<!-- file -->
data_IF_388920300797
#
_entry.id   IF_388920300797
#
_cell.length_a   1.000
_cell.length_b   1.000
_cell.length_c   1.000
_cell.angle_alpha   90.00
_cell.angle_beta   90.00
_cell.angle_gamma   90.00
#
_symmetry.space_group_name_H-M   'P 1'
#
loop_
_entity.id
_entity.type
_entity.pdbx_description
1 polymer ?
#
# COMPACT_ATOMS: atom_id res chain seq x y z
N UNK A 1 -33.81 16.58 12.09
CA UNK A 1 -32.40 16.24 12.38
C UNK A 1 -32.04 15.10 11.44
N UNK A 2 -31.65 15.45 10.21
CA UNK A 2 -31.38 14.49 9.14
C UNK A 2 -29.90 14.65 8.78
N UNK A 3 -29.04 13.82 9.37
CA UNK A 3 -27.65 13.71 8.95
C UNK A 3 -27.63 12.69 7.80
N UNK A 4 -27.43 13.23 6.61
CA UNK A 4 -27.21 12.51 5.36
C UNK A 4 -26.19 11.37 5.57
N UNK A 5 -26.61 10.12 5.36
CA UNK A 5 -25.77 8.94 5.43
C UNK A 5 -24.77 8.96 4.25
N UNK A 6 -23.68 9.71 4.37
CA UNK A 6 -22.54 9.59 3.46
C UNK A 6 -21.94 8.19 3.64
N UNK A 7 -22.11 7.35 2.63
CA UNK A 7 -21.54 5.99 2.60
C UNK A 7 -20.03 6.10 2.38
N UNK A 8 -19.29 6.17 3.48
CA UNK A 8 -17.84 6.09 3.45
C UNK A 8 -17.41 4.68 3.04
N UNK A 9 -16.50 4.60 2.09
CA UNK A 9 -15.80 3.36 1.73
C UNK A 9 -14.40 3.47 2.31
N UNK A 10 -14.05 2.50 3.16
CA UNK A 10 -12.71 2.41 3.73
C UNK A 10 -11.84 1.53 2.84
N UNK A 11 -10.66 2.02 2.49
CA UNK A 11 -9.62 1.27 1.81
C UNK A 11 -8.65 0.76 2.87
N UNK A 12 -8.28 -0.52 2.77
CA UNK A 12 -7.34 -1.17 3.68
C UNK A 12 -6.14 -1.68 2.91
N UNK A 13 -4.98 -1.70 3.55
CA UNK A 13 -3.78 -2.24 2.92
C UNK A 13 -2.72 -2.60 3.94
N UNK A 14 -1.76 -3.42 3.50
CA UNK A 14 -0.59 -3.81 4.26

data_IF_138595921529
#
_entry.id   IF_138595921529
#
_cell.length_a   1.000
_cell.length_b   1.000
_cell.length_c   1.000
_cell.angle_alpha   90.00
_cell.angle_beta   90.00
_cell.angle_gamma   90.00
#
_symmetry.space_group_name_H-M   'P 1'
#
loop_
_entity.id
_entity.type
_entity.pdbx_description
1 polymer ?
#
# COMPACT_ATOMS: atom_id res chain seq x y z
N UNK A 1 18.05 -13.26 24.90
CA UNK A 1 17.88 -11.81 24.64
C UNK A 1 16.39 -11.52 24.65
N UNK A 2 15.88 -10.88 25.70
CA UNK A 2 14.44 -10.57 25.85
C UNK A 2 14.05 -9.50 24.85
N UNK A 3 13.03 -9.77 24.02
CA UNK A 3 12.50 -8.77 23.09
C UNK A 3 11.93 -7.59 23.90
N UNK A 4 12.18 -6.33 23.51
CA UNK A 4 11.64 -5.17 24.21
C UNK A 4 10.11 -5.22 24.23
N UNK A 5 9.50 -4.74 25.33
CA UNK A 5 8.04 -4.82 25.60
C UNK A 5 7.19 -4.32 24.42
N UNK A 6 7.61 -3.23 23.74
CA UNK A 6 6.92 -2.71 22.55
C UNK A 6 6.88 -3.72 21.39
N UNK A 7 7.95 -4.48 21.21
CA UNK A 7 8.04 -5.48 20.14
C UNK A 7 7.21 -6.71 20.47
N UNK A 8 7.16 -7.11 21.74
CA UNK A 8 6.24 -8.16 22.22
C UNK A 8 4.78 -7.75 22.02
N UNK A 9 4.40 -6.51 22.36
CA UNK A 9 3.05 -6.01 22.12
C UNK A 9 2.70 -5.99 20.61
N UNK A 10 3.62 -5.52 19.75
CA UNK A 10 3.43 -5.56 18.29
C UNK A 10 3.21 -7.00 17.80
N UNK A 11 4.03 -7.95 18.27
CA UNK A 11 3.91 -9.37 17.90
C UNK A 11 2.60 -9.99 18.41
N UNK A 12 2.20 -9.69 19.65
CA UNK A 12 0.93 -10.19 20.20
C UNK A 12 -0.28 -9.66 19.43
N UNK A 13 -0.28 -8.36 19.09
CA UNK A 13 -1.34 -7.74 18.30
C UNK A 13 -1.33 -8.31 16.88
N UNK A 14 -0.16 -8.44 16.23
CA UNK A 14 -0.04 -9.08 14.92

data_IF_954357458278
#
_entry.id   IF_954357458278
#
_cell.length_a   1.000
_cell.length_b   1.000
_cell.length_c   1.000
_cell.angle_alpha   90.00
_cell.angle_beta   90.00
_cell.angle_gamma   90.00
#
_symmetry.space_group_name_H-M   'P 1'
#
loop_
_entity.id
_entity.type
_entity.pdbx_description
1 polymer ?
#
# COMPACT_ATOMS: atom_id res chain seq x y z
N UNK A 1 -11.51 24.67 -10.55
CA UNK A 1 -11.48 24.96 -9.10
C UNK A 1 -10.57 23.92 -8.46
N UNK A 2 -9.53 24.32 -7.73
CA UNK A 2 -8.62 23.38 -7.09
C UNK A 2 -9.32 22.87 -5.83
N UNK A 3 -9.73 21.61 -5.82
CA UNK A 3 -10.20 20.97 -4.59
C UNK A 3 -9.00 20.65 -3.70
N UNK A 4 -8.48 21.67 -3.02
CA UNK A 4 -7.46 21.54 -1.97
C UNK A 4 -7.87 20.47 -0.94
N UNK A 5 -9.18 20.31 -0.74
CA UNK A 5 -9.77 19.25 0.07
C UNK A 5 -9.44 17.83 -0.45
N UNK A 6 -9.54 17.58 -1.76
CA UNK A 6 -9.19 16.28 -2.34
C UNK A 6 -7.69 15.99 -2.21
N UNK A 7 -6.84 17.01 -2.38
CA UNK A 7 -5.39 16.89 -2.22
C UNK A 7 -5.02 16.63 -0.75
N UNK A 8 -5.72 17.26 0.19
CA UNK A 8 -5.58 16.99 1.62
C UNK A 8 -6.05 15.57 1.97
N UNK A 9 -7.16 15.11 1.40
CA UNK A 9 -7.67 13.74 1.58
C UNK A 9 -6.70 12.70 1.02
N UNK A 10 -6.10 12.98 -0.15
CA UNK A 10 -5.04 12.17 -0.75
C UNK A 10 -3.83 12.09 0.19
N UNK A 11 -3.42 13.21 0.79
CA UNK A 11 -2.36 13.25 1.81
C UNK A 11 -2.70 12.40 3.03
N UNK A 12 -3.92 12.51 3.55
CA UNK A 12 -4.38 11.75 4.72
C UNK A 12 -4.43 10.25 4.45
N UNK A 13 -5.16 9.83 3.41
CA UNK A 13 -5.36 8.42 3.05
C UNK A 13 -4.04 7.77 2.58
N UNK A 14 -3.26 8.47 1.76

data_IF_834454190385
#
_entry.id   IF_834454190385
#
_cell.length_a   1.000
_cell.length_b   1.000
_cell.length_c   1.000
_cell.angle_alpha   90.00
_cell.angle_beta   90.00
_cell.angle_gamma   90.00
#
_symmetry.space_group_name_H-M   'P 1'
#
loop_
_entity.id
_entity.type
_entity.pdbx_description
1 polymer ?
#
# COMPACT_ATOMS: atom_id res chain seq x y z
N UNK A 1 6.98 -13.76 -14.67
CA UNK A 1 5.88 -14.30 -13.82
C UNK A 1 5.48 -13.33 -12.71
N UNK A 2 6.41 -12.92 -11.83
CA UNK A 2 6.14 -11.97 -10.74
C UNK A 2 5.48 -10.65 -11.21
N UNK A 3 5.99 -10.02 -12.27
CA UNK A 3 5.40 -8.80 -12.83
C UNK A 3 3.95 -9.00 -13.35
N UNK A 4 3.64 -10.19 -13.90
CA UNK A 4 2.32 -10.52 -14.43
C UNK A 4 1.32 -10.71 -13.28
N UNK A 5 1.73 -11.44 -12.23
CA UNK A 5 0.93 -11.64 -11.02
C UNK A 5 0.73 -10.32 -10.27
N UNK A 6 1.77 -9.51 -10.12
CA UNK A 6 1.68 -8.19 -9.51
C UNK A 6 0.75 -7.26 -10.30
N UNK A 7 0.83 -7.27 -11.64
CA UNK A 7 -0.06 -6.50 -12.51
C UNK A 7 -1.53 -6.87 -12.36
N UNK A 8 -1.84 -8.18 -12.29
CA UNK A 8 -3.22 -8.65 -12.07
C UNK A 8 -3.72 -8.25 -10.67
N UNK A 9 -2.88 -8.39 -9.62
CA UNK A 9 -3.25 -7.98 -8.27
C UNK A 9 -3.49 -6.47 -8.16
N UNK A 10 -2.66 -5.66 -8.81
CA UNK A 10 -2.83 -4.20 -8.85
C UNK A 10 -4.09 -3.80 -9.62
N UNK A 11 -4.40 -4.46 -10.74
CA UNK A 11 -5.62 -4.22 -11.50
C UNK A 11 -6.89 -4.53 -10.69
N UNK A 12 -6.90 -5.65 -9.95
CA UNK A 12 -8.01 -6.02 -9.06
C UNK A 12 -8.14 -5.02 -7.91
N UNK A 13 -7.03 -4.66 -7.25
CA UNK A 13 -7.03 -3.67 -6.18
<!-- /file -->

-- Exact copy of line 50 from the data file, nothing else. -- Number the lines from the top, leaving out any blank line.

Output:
C UNK A 10 -11.84 1.53 2.84